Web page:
Battered by the impact of the coronavirus, European shares are headed for their biggest quarterly drop in 33 years. But not all have lost value, with health-care companies not surprisingly leading a select list of gainers.
Others to have bucked the market’s downward trend have included those that cater to the millions of people ordered to stay home, such as food deliverers and video game-makers. Sectors viewed as defensive have also been popular.
According to Cesar Perez Ruiz, chief investment officer at Pictet Wealth Management, stock-pickers should look for companies that can weather the Covid-19 storm, with low leverage being the most important factor.
“We need to buy companies that we are sure are going to be able to survive through this uncertain period,” Perez Ruiz said in a call with reporters, noting that biotech and medical-testing companies will be sought after even once the pandemic passes.
In total, just 32 of the Stoxx Europe 600 index’s members are showing gains in the quarter to date. Here, we look at some of the best of them.
Ambu A/S is the best-performing health care stock so far this quarter. Handelsbankensaid last week that the company remains among the top Nordic medical-technology picks, with the virus potentially boosting demand for its single-use products as hospitals seek to avoid spreading the infection.
Diagnostic test makers are some of the most notable outliers in the past quarter. France’s BioMerieux has soared since revealing a rapid diagnostic kit for Covid-19 that has been approved by the FDA. “BioMerieux investors anticipate that demand will remain strong and provide some buffer to the company’s financial performance,” Scott Bardo, an analyst at Berenberg, said by phone.
German peer Qiagen NV, which also has a Covid-19 test, owes its outperformance to Thermo Fisher’s offer to buy the company for about 9 billion euros ($10 billion). Its portfolio of products to aid in testing for the virus “has provided comfort for investors that the proposed takeover will proceed,” Bardo said, adding that he expects the shares to remain resilient over the next 12 months ahead of the deal’s closing in 2021.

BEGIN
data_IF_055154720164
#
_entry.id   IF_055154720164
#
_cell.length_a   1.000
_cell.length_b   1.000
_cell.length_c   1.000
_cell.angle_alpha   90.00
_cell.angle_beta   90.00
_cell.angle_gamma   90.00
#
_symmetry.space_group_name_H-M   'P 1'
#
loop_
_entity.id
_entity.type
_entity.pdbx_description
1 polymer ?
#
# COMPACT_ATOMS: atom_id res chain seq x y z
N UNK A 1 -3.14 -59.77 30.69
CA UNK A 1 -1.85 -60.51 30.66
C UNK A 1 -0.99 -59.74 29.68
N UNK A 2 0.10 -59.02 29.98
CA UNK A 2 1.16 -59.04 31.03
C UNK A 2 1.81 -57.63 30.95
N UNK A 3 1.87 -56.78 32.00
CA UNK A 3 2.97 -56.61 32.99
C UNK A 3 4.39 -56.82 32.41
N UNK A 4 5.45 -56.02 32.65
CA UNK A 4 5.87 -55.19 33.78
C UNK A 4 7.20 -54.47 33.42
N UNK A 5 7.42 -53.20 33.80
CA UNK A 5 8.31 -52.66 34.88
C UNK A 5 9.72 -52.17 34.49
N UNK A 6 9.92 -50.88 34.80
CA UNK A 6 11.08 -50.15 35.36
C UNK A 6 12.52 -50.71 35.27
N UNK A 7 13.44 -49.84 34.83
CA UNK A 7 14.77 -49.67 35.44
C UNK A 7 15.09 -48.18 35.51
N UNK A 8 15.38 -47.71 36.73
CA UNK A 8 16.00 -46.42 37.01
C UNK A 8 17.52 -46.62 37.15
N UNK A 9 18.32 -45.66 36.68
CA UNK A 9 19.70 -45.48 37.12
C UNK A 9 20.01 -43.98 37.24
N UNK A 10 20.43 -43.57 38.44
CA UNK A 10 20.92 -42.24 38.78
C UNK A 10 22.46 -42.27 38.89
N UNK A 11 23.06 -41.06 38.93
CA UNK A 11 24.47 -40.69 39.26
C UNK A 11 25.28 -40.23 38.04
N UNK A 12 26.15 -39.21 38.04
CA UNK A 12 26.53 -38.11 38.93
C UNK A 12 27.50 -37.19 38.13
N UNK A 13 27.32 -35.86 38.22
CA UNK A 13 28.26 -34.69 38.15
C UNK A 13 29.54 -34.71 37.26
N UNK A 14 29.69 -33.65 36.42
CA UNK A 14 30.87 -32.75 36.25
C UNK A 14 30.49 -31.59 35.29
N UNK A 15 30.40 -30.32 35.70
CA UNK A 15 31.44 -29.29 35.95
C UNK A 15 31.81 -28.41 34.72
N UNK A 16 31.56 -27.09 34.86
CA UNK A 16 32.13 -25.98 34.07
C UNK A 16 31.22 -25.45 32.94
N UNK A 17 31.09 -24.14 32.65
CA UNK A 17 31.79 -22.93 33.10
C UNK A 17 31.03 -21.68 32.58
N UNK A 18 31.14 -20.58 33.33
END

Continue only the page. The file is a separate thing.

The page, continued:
Sartorius AG, a global leading provider of bio-processing solutions, is continuing to benefit from robust demand that preceded the Covid-19 outbreak, Bardo said. The anticipated closure of the company’s deal to buy assets from Danaher is also supporting the shares. “It’s actually one of the few companies with some earnings upgrades for 2020, potentially on the basis of this deal,” Bardo said, adding that government and pharmaceutical efforts to develop a vaccine for the virus could also boost demand for the company’s products.
Ambu’s Danish peer Coloplast A/S has remained in the green despite cutting its full-year sales forecast as its urology business takes a hit from delays in elective procedures due to the virus. The bulk of the company’s business, which comes from chronic care markets, remains relatively stable, according to Bardo. While Coloplast isn’t immune to the crisis, the impact is more modest than for others in similar areas, he said.
HelloFresh SE, a German company that delivers meal-kits, hit a record high this quarter. Mirabaud analyst Neil Campling notes that the company is well-positioned for any impact from the virus on supply chains given that it doesn’t rely on one wholesaler. “If you’re looking for at-home forms of entertainment, then meal-kits are a great example of that where you’ve actually got a bit of extra time,” he said.
Communications and Infrastructure
Cellnex SA, the Spanish telecom tower company, is the best-performing member of the Stoxx Telecom Index, which has held up better than most sectors given its defensive merits. The risk from a likely downturn in the economy to Cellnex’s business is very limited, New Street analyst James Ratzer said in a phone interview, given that the company only has a small number of customers in each market, and those are generally well-capitalized telecom firms.
Belgian grocery chain Colruyt SA is among the lowest-rated European retail stocks, and yet it has outperformed most other food and drug retailers so far this year. Like its supermarket peers, Colruyt is benefiting from consumers stockpiling amid a lockdown as the country tries to combat the virus, according to Fernand de Boer, an analyst at Bank Degroof Petercam. He’s the only analyst tracked by Bloomberg that has a buy rating or equivalent on the stock. De Boer also notes Colruyt’s strong financial position, which means the company won’t have any problems refinancing, paying a dividend or worse.
Swedish Match (+9.5%)
Swedish Match AB has outperformed European tobacco rivals so far this year, continuing a trend from 2019. One thing that sets the company apart is its Zyn nicotine pouches, which are both smoke-free and tobacco-free. Zyn has been expanding in the U.S., and the sales opportunity in that market could amount to an estimated $4 billion in the next 5-6 years, according to Tristan D’Aboville, an analyst at William O’Neil. There’s also untapped potential in several other markets, said AlphaValue analyst Laura Parisot.
— With assistance by Hanna Hoikkala, and Kit Rees
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